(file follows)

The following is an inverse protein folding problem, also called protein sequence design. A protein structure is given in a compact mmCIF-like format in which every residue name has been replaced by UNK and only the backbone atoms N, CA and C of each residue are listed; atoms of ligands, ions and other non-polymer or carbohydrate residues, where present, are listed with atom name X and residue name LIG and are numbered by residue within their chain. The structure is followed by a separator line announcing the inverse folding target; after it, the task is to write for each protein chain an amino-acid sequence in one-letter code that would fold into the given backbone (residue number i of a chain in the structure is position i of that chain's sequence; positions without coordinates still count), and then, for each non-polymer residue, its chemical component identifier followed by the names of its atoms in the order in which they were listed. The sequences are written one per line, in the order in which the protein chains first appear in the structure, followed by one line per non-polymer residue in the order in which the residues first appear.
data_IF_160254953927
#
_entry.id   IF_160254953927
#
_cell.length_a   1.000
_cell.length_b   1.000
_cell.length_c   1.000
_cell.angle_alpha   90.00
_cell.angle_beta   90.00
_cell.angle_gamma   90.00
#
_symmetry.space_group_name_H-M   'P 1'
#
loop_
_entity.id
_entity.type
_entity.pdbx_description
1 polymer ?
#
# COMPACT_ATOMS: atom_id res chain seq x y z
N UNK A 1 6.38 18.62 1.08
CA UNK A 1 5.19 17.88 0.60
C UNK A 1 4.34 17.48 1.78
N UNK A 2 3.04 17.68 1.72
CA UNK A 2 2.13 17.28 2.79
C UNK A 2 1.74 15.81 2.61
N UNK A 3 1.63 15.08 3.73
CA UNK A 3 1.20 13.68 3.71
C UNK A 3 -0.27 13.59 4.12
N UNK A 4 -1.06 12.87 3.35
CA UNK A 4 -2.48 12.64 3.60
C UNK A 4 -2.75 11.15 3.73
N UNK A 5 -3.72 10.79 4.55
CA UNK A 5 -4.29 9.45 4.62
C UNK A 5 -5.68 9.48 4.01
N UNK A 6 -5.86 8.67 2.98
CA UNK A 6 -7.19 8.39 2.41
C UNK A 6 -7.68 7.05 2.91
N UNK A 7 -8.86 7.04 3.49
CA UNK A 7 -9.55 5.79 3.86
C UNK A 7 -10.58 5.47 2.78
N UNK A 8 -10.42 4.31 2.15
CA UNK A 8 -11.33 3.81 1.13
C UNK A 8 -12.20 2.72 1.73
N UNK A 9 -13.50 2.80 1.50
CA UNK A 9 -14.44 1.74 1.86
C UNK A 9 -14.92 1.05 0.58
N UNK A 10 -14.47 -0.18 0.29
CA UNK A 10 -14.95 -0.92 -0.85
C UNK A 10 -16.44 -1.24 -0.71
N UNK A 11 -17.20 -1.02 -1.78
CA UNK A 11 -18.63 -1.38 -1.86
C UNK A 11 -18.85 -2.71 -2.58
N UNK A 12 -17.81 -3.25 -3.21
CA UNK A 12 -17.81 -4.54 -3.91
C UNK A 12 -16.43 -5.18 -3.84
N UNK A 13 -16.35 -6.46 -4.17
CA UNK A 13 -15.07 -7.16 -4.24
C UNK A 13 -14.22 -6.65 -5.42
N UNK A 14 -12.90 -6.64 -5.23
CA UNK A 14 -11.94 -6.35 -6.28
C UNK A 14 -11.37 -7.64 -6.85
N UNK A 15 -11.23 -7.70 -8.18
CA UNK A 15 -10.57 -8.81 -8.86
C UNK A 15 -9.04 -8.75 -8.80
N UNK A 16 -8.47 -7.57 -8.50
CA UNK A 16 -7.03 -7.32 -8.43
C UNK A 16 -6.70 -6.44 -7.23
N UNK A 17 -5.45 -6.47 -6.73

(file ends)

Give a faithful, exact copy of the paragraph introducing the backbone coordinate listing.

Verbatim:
The following is an inverse protein folding problem, also called protein sequence design. A protein structure is given in a compact mmCIF-like format in which every residue name has been replaced by UNK and only the backbone atoms N, CA and C of each residue are listed; atoms of ligands, ions and other non-polymer or carbohydrate residues, where present, are listed with atom name X and residue name LIG and are numbered by residue within their chain. The structure is followed by a separator line announcing the inverse folding target; after it, the task is to write for each protein chain an amino-acid sequence in one-letter code that would fold into the given backbone (residue number i of a chain in the structure is position i of that chain's sequence; positions without coordinates still count), and then, for each non-polymer residue, its chemical component identifier followed by the names of its atoms in the order in which they were listed. The sequences are written one per line, in the order in which the protein chains first appear in the structure, followed by one line per non-polymer residue in the order in which the residues first appear.